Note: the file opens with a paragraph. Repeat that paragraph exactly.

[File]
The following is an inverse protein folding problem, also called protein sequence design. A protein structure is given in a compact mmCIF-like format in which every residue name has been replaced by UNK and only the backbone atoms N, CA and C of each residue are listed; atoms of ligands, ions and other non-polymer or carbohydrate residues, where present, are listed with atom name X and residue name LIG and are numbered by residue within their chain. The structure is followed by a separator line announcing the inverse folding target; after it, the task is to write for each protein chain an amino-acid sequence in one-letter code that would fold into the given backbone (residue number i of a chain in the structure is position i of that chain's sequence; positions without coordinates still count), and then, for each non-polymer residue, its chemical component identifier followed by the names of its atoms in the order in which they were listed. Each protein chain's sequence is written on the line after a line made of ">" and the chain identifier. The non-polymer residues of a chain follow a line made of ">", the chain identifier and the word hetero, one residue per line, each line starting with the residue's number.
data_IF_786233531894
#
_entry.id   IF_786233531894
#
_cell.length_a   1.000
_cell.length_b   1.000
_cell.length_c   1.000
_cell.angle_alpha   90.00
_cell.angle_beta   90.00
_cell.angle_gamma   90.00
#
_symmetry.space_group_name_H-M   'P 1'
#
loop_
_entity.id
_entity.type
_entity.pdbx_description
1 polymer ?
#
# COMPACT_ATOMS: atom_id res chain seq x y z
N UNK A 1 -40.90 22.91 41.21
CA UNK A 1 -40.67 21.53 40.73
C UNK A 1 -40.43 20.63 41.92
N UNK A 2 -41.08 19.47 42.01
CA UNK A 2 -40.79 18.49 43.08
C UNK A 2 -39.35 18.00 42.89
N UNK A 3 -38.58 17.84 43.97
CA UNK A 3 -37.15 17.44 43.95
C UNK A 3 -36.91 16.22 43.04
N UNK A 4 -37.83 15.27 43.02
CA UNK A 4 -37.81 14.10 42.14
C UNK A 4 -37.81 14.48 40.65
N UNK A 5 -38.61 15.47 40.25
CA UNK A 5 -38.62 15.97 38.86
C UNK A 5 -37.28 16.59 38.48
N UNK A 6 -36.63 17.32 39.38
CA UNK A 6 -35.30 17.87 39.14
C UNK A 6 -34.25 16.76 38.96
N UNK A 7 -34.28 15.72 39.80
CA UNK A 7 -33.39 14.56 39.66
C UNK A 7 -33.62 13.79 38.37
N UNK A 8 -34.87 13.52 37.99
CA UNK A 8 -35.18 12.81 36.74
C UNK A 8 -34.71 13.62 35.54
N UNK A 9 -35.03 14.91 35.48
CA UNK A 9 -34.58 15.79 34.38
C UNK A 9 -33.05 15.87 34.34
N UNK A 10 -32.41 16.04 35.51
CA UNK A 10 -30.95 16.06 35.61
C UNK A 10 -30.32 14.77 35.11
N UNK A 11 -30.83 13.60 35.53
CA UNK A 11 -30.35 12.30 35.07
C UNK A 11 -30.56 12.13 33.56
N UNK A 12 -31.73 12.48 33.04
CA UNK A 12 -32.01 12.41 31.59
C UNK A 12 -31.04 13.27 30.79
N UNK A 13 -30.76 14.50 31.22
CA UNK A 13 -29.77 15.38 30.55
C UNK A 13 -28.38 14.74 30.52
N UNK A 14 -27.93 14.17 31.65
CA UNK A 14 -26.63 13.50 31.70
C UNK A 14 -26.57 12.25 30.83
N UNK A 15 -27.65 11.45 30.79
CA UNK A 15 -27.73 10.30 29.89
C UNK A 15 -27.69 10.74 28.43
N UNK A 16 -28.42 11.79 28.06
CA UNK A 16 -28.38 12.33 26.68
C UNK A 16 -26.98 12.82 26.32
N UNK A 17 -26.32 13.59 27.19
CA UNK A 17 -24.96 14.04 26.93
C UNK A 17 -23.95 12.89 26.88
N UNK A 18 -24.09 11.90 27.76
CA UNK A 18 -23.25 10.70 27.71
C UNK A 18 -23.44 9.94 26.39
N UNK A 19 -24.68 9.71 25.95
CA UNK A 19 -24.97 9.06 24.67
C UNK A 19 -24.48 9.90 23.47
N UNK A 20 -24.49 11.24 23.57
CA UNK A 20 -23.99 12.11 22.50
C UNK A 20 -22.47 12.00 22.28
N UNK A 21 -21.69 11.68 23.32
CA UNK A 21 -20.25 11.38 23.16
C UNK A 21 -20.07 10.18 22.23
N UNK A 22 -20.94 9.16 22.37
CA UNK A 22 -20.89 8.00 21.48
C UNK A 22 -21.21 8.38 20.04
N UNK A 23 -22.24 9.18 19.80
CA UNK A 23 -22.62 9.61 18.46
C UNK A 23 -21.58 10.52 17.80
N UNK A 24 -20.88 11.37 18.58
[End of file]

The following is an inverse protein folding problem, also called protein sequence design. A protein structure is given in a compact mmCIF-like format in which every residue name has been replaced by UNK and only the backbone atoms N, CA and C of each residue are listed; atoms of ligands, ions and other non-polymer or carbohydrate residues, where present, are listed with atom name X and residue name LIG and are numbered by residue within their chain. The structure is followed by a separator line announcing the inverse folding target; after it, the task is to write for each protein chain an amino-acid sequence in one-letter code that would fold into the given backbone (residue number i of a chain in the structure is position i of that chain's sequence; positions without coordinates still count), and then, for each non-polymer residue, its chemical component identifier followed by the names of its atoms in the order in which they were listed. Each protein chain's sequence is written on the line after a line made of ">" and the chain identifier. The non-polymer residues of a chain follow a line made of ">", the chain identifier and the word hetero, one residue per line, each line starting with the residue's number.